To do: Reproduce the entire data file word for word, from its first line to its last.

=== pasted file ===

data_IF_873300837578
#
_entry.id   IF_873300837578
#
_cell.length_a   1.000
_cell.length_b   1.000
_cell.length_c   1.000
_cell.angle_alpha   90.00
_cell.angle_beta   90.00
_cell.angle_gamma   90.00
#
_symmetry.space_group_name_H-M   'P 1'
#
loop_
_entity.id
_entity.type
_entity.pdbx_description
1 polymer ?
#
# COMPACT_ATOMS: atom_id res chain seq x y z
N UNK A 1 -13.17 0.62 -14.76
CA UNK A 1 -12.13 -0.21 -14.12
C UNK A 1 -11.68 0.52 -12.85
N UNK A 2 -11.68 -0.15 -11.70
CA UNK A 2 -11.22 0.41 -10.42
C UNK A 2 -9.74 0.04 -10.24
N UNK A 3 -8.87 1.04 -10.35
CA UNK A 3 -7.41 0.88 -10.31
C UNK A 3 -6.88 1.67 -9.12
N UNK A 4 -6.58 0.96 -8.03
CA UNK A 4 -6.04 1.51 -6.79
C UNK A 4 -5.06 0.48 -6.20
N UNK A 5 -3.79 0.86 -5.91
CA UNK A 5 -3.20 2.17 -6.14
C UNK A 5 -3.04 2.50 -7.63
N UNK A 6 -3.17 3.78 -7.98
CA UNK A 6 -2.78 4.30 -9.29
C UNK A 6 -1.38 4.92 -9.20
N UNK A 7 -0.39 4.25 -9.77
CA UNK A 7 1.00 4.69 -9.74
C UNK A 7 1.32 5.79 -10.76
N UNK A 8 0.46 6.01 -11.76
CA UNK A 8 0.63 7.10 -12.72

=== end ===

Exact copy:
data_IF_873300837578
#
_entry.id   IF_873300837578
#
_cell.length_a   1.000
_cell.length_b   1.000
_cell.length_c   1.000
_cell.angle_alpha   90.00
_cell.angle_beta   90.00
_cell.angle_gamma   90.00
#
_symmetry.space_group_name_H-M   'P 1'
#
loop_
_entity.id
_entity.type
_entity.pdbx_description
1 polymer ?
#
# COMPACT_ATOMS: atom_id res chain seq x y z
N UNK A 1 -13.17 0.62 -14.76
CA UNK A 1 -12.13 -0.21 -14.12
C UNK A 1 -11.68 0.52 -12.85
N UNK A 2 -11.68 -0.15 -11.70
CA UNK A 2 -11.22 0.41 -10.42
C UNK A 2 -9.74 0.04 -10.24
N UNK A 3 -8.87 1.04 -10.35
CA UNK A 3 -7.41 0.88 -10.31
C UNK A 3 -6.88 1.67 -9.12
N UNK A 4 -6.58 0.96 -8.03
CA UNK A 4 -6.04 1.51 -6.79
C UNK A 4 -5.06 0.48 -6.20
N UNK A 5 -3.79 0.86 -5.91
CA UNK A 5 -3.20 2.17 -6.14
C UNK A 5 -3.04 2.50 -7.63
N UNK A 6 -3.17 3.78 -7.98
CA UNK A 6 -2.78 4.30 -9.29
C UNK A 6 -1.38 4.92 -9.20
N UNK A 7 -0.39 4.25 -9.77
CA UNK A 7 1.00 4.69 -9.74
C UNK A 7 1.32 5.79 -10.76
N UNK A 8 0.46 6.01 -11.76
CA UNK A 8 0.63 7.10 -12.72